This study was supported through the grants (108FD-9.1-C-36, 109FD-9.1-C-32, 110FD-9.1-C-34) by Forestry and Nature Conservation Agency (FANCA, formerly Forestry Bureau, FB), Ministry of Agriculture (formerly the Council of Agriculture, COA), Taiwan.

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YMK and YFL designed the study with inputs of WCL, and were joined by the rest team members in data collecting. YMK, BYC, HCH, and YJH contributed in data processing, statistical analyses, and drafting parts of the initial versions at different stages with inputs from YFL. YFL revised data analyses and finalized the manuscript with inputs from YMK. All authors have approved the final manuscript.

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Correspondence to Ya-Fu Lee or Wen-Chen Lee.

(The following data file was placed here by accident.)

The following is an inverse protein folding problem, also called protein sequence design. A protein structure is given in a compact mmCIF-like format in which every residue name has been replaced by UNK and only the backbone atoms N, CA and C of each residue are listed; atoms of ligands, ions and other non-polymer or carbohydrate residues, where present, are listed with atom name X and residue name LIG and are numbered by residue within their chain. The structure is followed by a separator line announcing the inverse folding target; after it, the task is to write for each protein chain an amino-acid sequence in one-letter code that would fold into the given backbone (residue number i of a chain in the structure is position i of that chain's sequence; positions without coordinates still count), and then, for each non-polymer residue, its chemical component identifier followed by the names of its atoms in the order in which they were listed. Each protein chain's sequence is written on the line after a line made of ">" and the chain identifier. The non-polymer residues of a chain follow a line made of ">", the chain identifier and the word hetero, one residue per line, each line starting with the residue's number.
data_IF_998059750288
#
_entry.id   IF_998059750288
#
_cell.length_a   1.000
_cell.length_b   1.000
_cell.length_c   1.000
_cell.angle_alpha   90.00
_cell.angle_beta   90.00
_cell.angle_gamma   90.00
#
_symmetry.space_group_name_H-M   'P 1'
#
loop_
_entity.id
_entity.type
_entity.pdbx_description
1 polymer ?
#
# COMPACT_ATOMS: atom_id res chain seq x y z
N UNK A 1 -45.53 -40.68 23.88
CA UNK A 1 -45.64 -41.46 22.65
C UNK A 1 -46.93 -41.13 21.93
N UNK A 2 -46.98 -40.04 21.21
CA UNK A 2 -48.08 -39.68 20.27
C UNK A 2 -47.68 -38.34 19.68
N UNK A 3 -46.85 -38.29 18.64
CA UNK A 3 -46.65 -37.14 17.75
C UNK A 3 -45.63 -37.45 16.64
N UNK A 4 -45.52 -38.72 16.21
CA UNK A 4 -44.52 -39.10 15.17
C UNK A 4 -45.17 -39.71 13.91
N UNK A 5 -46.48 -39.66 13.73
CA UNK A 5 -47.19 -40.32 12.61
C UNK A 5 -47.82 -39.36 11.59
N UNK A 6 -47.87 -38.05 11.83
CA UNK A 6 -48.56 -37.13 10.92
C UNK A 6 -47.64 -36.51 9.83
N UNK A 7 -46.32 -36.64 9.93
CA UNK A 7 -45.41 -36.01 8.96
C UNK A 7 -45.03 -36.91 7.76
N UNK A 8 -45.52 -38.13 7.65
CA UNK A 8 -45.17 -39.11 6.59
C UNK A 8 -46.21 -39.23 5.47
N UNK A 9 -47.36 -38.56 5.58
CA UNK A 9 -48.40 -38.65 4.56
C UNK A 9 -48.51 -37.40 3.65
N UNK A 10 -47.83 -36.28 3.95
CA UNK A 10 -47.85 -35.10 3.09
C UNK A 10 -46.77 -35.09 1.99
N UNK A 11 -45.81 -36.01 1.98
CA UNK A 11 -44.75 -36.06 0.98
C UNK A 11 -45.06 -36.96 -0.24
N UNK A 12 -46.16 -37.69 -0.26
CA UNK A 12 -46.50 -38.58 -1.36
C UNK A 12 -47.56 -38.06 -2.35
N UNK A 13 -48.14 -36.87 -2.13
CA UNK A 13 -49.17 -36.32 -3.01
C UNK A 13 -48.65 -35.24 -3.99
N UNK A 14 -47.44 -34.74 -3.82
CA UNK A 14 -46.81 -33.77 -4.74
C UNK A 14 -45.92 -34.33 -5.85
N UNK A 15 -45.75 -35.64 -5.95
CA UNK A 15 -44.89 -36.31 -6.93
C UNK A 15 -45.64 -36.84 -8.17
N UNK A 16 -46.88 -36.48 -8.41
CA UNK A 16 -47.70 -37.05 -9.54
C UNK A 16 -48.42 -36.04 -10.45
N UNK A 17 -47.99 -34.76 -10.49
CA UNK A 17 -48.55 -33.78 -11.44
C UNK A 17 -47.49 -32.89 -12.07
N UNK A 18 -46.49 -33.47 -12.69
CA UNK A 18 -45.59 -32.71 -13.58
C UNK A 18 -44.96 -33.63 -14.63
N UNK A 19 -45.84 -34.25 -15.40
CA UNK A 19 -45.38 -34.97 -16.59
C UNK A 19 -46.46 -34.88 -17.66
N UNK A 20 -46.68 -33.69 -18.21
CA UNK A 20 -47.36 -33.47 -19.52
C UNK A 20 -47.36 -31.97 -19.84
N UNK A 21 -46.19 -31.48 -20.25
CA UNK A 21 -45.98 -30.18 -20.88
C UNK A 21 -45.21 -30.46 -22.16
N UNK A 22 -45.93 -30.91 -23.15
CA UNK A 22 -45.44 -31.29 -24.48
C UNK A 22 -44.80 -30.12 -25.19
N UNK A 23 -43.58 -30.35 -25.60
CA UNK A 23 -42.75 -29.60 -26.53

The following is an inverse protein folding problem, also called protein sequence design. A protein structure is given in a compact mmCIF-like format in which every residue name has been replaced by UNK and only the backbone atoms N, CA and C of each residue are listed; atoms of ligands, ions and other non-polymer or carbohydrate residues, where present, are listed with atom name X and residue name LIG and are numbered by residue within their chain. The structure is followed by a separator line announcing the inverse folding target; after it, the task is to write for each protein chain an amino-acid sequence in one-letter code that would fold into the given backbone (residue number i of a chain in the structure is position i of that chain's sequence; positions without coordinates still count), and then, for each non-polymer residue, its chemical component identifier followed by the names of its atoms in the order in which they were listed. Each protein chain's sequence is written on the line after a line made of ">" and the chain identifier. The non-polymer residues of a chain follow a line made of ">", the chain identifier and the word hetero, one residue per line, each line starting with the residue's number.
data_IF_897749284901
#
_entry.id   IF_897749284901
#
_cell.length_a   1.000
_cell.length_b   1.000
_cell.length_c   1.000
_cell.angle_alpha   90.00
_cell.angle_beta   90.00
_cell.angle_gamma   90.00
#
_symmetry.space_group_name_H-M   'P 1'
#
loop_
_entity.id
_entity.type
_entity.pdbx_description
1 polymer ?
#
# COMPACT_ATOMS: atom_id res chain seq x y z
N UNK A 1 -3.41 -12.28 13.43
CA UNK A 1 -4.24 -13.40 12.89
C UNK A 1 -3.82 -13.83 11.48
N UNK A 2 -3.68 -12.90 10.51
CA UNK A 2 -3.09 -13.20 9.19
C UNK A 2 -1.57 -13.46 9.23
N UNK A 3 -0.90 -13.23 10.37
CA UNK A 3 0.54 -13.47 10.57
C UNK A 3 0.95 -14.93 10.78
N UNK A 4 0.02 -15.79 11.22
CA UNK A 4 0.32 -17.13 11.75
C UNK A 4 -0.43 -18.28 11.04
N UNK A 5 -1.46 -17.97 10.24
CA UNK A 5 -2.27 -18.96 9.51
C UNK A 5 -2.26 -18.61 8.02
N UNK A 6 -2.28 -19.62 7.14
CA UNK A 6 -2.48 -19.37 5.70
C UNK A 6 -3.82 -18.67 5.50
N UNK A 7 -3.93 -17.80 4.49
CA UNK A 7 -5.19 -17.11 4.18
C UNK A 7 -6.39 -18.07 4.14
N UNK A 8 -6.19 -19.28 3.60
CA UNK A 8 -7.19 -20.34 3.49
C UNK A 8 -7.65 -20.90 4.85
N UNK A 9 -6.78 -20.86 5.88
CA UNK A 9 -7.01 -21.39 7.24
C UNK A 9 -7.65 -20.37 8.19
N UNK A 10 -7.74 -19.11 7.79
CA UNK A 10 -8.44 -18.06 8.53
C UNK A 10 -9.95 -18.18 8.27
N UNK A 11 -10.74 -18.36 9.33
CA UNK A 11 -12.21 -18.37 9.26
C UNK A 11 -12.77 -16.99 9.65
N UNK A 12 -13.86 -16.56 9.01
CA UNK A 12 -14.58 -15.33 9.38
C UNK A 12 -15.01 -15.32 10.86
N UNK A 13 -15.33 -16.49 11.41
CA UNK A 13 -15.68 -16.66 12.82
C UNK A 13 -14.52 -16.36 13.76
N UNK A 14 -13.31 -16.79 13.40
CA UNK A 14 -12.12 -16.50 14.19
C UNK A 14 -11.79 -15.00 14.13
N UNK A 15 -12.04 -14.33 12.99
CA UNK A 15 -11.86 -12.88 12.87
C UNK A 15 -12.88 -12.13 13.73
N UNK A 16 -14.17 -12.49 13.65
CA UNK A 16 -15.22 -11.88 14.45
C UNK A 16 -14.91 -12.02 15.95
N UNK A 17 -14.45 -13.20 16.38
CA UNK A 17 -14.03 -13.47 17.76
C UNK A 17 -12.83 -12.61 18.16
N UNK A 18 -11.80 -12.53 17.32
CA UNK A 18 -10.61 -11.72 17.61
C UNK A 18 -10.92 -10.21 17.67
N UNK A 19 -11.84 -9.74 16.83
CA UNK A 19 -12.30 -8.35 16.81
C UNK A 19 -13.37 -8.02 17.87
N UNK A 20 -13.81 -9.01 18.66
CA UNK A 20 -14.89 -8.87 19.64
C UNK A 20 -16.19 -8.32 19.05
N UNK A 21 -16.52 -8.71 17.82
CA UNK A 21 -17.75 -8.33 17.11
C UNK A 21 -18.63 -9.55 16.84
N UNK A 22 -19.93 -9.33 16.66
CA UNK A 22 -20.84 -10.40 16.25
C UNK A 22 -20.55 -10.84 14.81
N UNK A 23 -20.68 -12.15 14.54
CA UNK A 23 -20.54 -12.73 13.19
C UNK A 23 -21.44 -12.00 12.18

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Our work was ethically approved by permits from COA (AFB-1080710665) and Tainan City Government (AF-1080408831) and complied with the current laws of the country. Special care was given to preventing or minimizing stress of animals in all stages of experiments.

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Lee, YF., Kuo, YM., Chuang, BY. et al. Brood success of sex-role-reversed pheasant-tailed jacanas: the effects of social polyandry, seasonality, and male mating order. Zoological Lett 10, 9 (2024).